Friday, February 25, 2011
Part of why I have felt so lucky for most of my life is that I have been rich in friendships since I was in elementary school. As an adult, during my involvement with ex-gay ministry, I didn't know if I would ever get married to a woman some day. It didn't bother me because, strangely, I was comforted by the fact that I knew who I would ask to be my groomsmen if I ever were to get married.
Ben, Eddie, and Tedd are friends that I have known for over a quarter of a century. I met Tedd when I first went away to college. After dropping out of college, Ben and Eddie quickly became two of my closest friends when I started working at Disneyland.
I realized early on that I usually bonded over shared memories of 70's children's shows and cartoons with those who became my close friends. Tedd, for all of his advanced academic status (he was a college freshman at age 16) and overachieving ways, still loved many of the same cartoons that I did, such as "Super Friends."
"Wonder Twin powers - activate! Form of ... an icicle! Shape of ... an orangutan!"
Backstage at Disneyland, Eddie and I used to ride the tram together from wardrobe to the step off point for the Electrical Parade. I'm sure we annoyed our fellow Cast Members with our hyperactive renditions of songs from the New Mickey Mouse Club, circa 1976.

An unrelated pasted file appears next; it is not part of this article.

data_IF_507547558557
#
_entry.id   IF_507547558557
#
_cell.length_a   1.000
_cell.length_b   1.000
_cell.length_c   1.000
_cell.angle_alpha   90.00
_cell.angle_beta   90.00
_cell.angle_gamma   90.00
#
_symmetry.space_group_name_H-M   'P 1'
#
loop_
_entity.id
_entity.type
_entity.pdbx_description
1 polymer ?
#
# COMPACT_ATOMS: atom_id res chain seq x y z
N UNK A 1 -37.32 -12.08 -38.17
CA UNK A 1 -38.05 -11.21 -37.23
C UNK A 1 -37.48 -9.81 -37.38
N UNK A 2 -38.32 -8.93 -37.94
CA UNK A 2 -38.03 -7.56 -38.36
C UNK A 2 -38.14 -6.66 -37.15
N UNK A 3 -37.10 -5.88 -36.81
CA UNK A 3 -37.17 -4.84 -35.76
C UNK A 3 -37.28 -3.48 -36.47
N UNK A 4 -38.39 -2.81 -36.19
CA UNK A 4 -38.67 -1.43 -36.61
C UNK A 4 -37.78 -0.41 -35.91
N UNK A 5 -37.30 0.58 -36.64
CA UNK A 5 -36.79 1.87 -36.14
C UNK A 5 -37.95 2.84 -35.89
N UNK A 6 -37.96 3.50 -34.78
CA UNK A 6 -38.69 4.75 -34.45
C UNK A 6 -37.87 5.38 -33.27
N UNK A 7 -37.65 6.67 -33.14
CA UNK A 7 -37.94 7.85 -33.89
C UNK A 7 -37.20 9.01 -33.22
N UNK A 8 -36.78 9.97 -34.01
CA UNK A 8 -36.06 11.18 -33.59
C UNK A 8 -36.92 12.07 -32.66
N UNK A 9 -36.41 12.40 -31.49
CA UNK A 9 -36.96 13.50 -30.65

"Surprise Day! Surprise Day! It's Mouseketeer Surprise Day, anything can happen and it usually does!"
Ben and I were roommates in three separate abodes. We were thrilled when the Sid & Marty Krofft shows came out on VHS tape, singing along to the opening theme songs for "Lidsville" or "Sigmund & the Sea Monsters," and of course, Witchiepoo's big stage number on "H.R. Puf'n'Stuf" - 'Oranges P'oranges!'
As I got older, I became suspicious that the Peter Pan syndrome was the consistent, common denominator among my friends, myself included. My own tribe of Lost Boys had organically formed itself in the early years of my young adulthood.
My time with ex-gay ministry gave me interesting and different perspectives. Part of the therapy we learned pointed out how emotionally stunted I was. My friends and I relished being overgrown boys, even if somewhere in the back of our minds we knew that we might be somehow stagnating. Who needed girlfriends or wives or marriage? We were young, and too busy having fun!
At 44 I don't feel old. But I become more aware of how much we've aged when I get together with these good friends (and not as often as I would like) and, as usual, we can look back and discuss over two decades of memories.
Eddie is not the wonderfully spastic boy he used to be, which is good and appropriate, now, but part of me mourns the young man who always seemed to be bouncing off the walls from a sugar rush (which, at times, I'm sure he was on, high from an overdose of Pixie Stix and Kudos bars).
Tedd is married and has three children. We can no longer be the big kids at heart as much as we used to be now that there are actual children in his house. Our extended adolescence was over-extended. We had a good run, and we can now look forward to being little old, energetic Asian men together.